Since I was facilitating all of my workshop segments remotely (and there was a bit of a predicament with the camera set-up in the room - - they were mounted in the back of the room and I was looking at the back of people's heads most of the day), it was tough to gauge participants' reactions to the event. Admittedly, it was a lot of information to digest. Our hope for the workshop was to expose participants to the different applications (specialized uses of the network :0)) available to them and inspire/excite them to want to take on a project. Hopefully, we accomplished that without overwhelming. If you attended, we would love to hear your feedback.

At the end of the day, one technology integrator asked me "What would you say to a teacher who said they just didn't have time to try and integrate this technology?" If I'm honest, I'd have to say I don't have a really good answer to that question. As much as we say that integrating technology enhances (and in many cases, can supplement or even substitute for existing learning activities in the classroom), it by no means makes the educator's life easier the first time out. If they are new to the technology, the educator has to learn how it works. After that, they need to think critically about how it makes sense to use the technology to help accomplish their content objectives. It's definitely a time sync when you're learning it. Even if you are an educator lucky enough to have a fantastic technology support network, you're going to need to put some time in. Not to mention that there are so many interactive technologies to choose from; it can certainly be overwhelming to learn about them and become the 'networked teacher.'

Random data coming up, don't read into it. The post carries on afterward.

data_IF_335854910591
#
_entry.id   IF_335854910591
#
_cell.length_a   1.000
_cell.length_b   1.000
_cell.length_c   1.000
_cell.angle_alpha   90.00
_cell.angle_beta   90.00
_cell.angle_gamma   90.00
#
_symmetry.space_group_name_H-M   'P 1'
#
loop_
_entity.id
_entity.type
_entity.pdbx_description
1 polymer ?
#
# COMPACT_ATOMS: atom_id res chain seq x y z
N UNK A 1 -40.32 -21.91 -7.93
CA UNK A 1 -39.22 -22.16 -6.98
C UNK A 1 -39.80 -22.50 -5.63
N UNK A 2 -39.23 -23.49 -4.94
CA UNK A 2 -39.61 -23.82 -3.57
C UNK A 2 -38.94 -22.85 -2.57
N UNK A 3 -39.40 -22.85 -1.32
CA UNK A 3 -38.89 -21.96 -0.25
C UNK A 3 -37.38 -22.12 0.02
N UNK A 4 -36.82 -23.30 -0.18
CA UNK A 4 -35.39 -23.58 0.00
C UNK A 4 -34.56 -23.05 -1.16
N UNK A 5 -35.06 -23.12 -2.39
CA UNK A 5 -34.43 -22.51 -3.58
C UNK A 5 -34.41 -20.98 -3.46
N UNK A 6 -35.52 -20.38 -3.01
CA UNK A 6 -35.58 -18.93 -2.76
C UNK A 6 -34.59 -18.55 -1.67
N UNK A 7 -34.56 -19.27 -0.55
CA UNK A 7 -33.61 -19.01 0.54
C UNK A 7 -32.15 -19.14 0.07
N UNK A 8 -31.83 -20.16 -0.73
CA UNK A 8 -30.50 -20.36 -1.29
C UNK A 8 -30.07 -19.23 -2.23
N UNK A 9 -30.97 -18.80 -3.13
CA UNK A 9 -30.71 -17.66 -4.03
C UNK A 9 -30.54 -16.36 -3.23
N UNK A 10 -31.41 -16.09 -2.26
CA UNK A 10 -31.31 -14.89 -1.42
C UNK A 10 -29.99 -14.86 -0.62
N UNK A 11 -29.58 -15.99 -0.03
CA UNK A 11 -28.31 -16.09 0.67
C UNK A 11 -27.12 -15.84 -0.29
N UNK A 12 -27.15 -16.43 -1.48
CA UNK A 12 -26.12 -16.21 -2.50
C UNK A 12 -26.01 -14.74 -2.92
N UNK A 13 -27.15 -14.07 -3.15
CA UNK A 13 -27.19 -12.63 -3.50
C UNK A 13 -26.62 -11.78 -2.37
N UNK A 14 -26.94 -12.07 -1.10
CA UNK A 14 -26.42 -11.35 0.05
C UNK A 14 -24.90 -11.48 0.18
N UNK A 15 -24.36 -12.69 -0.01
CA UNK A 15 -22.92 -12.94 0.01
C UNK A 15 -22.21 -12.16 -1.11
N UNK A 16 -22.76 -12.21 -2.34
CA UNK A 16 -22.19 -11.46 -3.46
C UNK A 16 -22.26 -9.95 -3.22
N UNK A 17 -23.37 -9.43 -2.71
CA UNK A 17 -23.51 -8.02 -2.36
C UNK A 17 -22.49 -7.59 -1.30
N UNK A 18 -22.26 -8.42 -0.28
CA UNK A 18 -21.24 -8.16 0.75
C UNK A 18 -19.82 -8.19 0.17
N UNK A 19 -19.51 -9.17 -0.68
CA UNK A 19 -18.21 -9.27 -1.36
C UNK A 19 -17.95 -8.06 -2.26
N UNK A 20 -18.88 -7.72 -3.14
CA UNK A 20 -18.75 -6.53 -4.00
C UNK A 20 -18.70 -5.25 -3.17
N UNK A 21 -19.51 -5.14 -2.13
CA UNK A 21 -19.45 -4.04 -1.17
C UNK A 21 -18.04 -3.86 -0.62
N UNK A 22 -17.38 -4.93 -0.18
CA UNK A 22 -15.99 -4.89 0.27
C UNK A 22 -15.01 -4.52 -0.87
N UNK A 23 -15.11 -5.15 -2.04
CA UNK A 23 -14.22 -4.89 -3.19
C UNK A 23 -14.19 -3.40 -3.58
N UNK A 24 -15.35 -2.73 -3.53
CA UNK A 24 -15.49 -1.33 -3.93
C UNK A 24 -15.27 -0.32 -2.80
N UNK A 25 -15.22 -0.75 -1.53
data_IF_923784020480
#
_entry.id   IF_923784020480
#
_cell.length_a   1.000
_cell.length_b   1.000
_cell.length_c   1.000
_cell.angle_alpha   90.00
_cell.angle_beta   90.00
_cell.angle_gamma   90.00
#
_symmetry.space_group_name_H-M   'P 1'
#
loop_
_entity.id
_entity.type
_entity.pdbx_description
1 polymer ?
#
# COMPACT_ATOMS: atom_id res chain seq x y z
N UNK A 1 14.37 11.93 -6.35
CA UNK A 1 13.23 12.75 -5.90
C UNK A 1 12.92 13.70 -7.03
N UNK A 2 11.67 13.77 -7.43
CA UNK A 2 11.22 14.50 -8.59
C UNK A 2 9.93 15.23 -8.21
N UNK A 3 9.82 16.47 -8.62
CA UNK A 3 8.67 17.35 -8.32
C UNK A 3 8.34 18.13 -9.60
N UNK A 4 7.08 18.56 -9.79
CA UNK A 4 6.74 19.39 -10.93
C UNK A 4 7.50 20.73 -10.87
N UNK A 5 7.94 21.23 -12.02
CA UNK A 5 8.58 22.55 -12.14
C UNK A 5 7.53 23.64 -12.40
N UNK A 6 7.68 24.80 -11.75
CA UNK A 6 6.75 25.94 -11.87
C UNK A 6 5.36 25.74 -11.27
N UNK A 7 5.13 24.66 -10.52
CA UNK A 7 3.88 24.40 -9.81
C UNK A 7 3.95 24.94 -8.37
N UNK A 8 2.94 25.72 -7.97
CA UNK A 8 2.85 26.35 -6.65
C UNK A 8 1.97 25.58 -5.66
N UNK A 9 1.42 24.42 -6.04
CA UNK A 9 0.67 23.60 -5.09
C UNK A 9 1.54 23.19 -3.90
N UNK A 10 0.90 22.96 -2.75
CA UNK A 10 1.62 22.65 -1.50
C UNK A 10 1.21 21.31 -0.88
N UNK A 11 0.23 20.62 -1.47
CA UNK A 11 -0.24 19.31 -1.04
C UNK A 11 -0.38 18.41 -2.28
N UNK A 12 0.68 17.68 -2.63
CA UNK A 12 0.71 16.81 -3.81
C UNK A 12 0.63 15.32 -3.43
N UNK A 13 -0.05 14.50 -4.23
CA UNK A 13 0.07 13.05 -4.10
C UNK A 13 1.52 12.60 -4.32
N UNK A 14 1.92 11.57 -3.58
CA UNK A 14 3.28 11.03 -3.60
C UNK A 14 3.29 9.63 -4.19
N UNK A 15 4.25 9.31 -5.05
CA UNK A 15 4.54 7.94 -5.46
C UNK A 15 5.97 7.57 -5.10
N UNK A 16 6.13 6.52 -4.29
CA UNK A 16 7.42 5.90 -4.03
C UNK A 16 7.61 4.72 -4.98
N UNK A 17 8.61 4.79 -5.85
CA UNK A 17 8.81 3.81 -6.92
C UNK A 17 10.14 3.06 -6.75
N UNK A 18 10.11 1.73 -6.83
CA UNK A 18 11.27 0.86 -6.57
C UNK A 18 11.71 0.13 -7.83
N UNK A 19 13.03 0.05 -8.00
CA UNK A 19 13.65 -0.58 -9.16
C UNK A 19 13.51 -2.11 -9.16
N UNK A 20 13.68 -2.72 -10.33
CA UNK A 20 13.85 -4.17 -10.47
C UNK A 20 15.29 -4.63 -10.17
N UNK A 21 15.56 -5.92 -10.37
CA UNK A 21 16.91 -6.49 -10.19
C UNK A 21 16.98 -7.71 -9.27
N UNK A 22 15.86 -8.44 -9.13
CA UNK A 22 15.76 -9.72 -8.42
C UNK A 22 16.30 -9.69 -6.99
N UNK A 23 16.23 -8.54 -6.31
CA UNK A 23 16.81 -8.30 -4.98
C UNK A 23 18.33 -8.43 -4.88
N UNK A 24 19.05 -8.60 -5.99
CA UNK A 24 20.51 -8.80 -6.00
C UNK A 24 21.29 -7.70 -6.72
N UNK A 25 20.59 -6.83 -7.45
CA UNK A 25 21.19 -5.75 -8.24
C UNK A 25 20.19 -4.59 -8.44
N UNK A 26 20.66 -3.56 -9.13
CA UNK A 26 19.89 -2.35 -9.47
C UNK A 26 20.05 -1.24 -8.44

But the initial time investment pays off - - exponentially. Not only are your students more engaged in technology-rich learning environments, but you have increased opportunity for authentic, inquiry and project-based learning. Interactive technologies flatten classroom walls and allow you to tap into additional knowledge networks, bring leading experts into your classroom and virtually excpose your students to places and things they might have never seen. So no, I don't have a good answer to the time question except to say the more you use technology in the classroom, the less time it will take to plan for using it.

Adding to the time crunch issue? We really can't start with the technology when planning classroom activities. We have to use backwards design and start with the learning objectives: what is it that I want my students to walk away with? Then think about how we will know students have achieved those objectives... and THEN think about the learning experiences and how technology can mediate those experiences. Again, not really a time-saving strategy - - but one that will make sure our integration efforts are effective and meaningful.

So, interactive technologies in the classroom have leveled geographic barriers. But we're still figuring out time zones... and time syncs...

Networked Teacher Image from: blog